The 2022 NFL Draft is nearly upon us, and the Cincinnati Bengals will have a difficult decision to make with the 31st overall pick. Good thing they already have a franchise quarterback, a No. 1 receiver, and a Pro Bowl pass-rusher, yeah?
Really, the Bengals are in solid shape. Unlike most of the teams we’ve covered thus far, the reigning AFC champions already have an established core in place. Although we’re not suggesting Joe Burrow and friends are guaranteed a spot in Super Bowl 57, at least they don’t need to completely rehaul their team through the draft.
So, who should the Bengals draft at No. 31? As with our mock drafts, we picked players based on need and team fit. Also, all prospects are ranked alphabetically as opposed to preference or potential.
Based on consideration of the aforementioned prerequisites, we believe the Bengals should target the following players with the 31st overall pick:
Kaiir Elam, CB, Florida
Although the Bengals’ defense mostly played well throughout the 2021 season, they’re in need of fresh blood. Elam, who will play his entire rookie season at 21, earned second-team All-SEC honors in 2020 and tallied five interceptions and 20 pass breakups during his three seasons with the Gators. He’d bring size (6-foot-2), speed (he ran a 4.39 40-yard dash at the NFL Combine), and impressive vision.
Kaiir’s father, Abram, played for five teams in seven NFL seasons. Matt, Kaiir’s uncle, was a first-round pick of the Baltimore Ravens in 2013 and currently plays for the Canadian Football League’s Edmonton Elks.
Kenyon Green, G, Texas A&M
The 6-foot-4, 325-pound Green is a brawler who started at four different positions during the 2021 season. Most of his action over the last two years has come at left guard, although he started all 13 games as a true freshman at right guard in 2019.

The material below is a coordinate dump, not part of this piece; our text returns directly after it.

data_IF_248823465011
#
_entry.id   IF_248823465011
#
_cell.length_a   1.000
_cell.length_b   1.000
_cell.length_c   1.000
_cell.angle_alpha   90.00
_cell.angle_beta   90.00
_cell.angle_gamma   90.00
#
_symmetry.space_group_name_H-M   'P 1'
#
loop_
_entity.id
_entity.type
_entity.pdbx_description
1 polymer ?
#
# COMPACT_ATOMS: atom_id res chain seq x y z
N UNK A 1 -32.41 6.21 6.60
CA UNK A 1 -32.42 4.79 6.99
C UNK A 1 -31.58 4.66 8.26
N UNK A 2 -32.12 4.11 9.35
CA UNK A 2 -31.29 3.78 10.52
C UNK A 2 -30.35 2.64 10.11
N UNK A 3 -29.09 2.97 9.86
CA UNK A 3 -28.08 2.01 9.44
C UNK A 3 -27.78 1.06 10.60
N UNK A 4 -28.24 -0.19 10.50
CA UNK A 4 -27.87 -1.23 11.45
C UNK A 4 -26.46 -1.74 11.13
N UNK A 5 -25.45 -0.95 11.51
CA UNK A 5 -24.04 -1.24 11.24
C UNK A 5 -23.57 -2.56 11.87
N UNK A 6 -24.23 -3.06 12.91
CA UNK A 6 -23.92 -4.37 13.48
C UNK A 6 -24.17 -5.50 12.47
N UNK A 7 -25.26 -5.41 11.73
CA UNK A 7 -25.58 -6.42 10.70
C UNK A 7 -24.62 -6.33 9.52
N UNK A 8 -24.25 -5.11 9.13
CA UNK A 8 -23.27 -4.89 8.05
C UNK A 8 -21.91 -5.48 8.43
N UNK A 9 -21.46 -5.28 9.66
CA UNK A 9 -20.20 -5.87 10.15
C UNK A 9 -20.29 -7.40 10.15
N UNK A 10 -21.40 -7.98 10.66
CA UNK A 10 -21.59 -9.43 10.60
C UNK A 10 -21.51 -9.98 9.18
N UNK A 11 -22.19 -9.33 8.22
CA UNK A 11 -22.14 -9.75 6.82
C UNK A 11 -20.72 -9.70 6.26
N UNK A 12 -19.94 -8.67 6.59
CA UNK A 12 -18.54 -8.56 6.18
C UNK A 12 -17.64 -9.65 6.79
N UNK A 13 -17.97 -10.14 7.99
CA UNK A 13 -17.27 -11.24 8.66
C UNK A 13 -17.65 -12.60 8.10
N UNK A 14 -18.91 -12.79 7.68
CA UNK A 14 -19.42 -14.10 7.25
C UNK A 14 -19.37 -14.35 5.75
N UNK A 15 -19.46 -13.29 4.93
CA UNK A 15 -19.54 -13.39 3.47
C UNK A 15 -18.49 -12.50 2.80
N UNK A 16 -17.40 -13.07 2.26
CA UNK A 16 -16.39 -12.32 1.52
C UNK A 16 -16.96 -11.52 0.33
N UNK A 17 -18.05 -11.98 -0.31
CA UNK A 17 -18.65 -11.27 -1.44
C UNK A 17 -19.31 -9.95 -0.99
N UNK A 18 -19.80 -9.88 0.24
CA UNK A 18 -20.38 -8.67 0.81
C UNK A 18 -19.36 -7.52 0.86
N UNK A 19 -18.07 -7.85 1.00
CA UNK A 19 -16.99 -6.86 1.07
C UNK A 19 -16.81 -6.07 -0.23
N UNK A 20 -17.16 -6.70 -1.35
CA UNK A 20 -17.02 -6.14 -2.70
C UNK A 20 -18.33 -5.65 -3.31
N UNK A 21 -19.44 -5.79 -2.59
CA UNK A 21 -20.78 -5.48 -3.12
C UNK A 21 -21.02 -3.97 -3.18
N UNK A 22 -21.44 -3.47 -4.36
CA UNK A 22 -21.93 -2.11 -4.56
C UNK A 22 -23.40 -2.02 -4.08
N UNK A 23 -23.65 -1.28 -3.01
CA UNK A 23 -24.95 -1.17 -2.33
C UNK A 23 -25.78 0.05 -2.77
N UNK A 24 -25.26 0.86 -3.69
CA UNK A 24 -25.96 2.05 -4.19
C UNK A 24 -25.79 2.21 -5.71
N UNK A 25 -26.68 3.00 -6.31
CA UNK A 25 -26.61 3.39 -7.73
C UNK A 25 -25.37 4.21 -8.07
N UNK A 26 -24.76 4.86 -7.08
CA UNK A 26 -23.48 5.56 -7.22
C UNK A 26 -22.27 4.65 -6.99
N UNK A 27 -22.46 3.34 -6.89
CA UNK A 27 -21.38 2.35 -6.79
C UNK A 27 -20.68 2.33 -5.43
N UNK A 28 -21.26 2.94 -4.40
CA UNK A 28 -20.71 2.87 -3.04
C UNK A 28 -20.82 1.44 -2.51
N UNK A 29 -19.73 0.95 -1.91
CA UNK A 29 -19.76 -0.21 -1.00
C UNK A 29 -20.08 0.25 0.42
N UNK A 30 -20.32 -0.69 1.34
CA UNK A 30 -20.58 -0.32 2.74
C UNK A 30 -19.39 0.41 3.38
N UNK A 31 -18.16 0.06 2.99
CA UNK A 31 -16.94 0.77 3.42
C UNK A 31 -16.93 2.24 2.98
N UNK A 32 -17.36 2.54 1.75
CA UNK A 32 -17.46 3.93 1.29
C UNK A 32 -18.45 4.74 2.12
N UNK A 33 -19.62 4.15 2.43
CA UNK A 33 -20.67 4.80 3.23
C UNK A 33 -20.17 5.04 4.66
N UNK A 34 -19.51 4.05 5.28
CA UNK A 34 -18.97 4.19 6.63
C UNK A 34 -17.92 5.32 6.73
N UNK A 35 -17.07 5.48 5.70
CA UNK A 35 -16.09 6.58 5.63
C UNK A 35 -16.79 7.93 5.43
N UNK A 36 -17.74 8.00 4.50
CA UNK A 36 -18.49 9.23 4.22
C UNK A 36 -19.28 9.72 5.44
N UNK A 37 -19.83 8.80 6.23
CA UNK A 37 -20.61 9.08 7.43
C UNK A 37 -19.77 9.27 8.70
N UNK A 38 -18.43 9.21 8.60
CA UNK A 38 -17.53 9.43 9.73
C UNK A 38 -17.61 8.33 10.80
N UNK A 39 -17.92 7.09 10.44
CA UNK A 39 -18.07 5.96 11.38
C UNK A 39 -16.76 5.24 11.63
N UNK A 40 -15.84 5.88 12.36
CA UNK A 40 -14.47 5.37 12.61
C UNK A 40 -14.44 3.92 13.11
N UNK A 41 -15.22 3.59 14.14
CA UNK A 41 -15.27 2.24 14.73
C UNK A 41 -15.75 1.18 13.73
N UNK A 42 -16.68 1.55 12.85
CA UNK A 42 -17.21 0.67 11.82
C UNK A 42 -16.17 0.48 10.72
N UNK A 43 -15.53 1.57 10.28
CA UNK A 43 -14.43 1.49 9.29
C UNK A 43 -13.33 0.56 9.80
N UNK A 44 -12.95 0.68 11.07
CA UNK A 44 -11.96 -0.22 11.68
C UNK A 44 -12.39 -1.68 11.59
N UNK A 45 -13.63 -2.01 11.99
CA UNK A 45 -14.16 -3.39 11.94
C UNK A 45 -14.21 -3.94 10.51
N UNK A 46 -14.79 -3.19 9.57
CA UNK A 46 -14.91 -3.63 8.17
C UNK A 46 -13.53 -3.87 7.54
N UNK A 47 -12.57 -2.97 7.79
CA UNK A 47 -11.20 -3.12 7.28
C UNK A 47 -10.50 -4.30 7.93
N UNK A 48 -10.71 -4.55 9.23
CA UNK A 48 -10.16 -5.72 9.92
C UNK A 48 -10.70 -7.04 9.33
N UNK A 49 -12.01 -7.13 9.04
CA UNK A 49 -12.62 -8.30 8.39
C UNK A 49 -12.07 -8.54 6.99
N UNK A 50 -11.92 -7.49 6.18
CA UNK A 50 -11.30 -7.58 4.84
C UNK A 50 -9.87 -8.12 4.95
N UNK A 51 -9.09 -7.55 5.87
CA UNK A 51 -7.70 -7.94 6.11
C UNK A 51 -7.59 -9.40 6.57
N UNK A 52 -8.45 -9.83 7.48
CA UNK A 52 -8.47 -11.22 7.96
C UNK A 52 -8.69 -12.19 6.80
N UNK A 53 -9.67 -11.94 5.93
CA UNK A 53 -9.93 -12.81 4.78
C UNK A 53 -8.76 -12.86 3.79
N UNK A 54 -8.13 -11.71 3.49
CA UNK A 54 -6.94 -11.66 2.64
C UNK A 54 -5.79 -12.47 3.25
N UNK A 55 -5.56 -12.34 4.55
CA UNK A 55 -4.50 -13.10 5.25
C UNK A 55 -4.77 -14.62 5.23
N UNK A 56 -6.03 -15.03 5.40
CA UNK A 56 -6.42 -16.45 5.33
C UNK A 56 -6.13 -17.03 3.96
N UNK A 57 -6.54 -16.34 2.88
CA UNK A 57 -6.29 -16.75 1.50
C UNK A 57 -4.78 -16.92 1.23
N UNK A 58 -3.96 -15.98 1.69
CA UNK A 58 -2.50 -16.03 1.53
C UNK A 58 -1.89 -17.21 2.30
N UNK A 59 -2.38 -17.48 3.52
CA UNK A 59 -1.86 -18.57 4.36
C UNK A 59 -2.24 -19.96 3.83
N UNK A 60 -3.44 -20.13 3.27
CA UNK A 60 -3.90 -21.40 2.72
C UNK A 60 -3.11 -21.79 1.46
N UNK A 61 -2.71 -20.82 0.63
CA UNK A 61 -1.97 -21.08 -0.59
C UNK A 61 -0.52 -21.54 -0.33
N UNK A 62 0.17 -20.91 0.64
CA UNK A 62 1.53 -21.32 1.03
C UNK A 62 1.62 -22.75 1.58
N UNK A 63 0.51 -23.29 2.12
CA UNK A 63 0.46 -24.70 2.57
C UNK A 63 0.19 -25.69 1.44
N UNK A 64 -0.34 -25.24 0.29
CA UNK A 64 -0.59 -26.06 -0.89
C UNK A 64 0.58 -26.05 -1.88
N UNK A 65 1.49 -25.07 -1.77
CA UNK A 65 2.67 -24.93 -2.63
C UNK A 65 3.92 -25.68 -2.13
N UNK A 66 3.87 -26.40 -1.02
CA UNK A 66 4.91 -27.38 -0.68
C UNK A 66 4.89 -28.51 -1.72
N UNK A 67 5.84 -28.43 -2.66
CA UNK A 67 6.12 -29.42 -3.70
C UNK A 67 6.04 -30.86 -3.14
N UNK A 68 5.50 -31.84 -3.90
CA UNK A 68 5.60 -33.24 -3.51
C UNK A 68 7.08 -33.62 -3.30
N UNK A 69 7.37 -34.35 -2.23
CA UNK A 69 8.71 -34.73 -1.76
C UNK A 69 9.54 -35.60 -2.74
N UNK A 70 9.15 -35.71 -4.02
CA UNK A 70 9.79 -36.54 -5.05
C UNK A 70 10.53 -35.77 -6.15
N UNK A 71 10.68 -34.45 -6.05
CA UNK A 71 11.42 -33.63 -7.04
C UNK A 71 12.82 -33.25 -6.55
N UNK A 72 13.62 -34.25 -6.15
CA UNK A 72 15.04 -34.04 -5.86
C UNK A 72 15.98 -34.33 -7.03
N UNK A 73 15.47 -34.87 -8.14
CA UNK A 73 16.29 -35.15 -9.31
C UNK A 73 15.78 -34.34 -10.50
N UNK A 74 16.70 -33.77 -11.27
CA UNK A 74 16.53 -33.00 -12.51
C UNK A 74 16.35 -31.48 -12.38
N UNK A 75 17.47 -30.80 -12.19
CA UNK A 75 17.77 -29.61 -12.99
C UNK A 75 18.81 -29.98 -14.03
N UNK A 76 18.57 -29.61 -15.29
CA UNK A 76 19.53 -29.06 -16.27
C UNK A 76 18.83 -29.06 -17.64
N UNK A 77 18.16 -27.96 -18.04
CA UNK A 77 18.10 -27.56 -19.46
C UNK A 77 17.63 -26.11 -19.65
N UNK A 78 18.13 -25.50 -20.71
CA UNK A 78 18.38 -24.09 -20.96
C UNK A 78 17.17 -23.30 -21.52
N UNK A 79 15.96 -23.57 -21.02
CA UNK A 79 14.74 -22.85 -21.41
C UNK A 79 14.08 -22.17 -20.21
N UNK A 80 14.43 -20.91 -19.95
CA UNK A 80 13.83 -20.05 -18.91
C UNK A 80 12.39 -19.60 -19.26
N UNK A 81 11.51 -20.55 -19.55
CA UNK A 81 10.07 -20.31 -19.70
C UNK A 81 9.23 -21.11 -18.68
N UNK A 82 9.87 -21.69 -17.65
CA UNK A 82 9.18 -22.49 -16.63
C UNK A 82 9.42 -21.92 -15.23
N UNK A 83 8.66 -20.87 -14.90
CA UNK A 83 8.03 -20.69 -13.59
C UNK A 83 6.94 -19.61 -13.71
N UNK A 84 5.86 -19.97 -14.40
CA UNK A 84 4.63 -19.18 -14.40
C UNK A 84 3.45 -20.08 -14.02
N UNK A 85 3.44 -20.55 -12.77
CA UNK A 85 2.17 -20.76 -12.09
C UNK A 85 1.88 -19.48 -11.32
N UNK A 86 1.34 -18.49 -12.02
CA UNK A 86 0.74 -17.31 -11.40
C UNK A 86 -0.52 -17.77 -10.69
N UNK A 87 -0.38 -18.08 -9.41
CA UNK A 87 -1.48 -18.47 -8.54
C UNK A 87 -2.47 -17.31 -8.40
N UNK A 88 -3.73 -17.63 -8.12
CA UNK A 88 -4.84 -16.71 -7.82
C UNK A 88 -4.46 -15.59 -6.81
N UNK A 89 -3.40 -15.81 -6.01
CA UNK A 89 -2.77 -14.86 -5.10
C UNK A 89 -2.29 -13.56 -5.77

“He possesses adequate foot quickness to operate in a variety of run schemes but needs to eliminate his tendency to grab when his opponent is slipping away from the block. He has pop and anchor in pass protection but lacks recognition and mirror technique needed to be at his best against athletic interior rushers. While Green has some areas to improve, his run blocking can be dominant, which gives him a chance to become a good starter very quickly.”Lance Zierlein
Even if he’s not a complete pass-blocker, Green’s ceiling and versatility could make him the Bengals’ pick here — and we’d be perfectly fine with that move.
Roger McCreary, CB, Auburn
Call me boring (I am) or old-fashioned (I also am), but I like a proven SEC cornerback who held his own against some of the nation’s most talented receivers. McCreary, who checked in at 5-foot-11 and 190 pounds at the NFL Combine, isn’t the biggest cornerback. However, he’s aggressive and physical, the type of player who should perfectly fit the Bengals’ culture.
And, as the likes of Burrow and Chase proved, the Bengals love their SEC prospects. Don’t be surprised to see McCreary be the pick here.
Trey McBride, TE, Colorado State
Is this a reach? Yes.
Should the Bengals care? Nope.
The 6-foot-3, 249-pound McBride is a strong blocker and an athletic vertical weapon who totaled 157 catches, 2,011 yards, and nine touchdowns from 2019-21. Don’t read too much into him only catching one touchdown for the Rams last year. Think about how many players put up gaudy scoring numbers, especially at the lower levels, and go unselected in the draft.
According to the NFL Mock Draft Database, McBride is projected to go midway through the second round. Something tells us the Bengals won’t care if Burrow believes he and the Colorado State standout can make magic happen.
We wish the other three AFC North teams all the best next season in stopping the Bengals’ offense. Sorry in advance.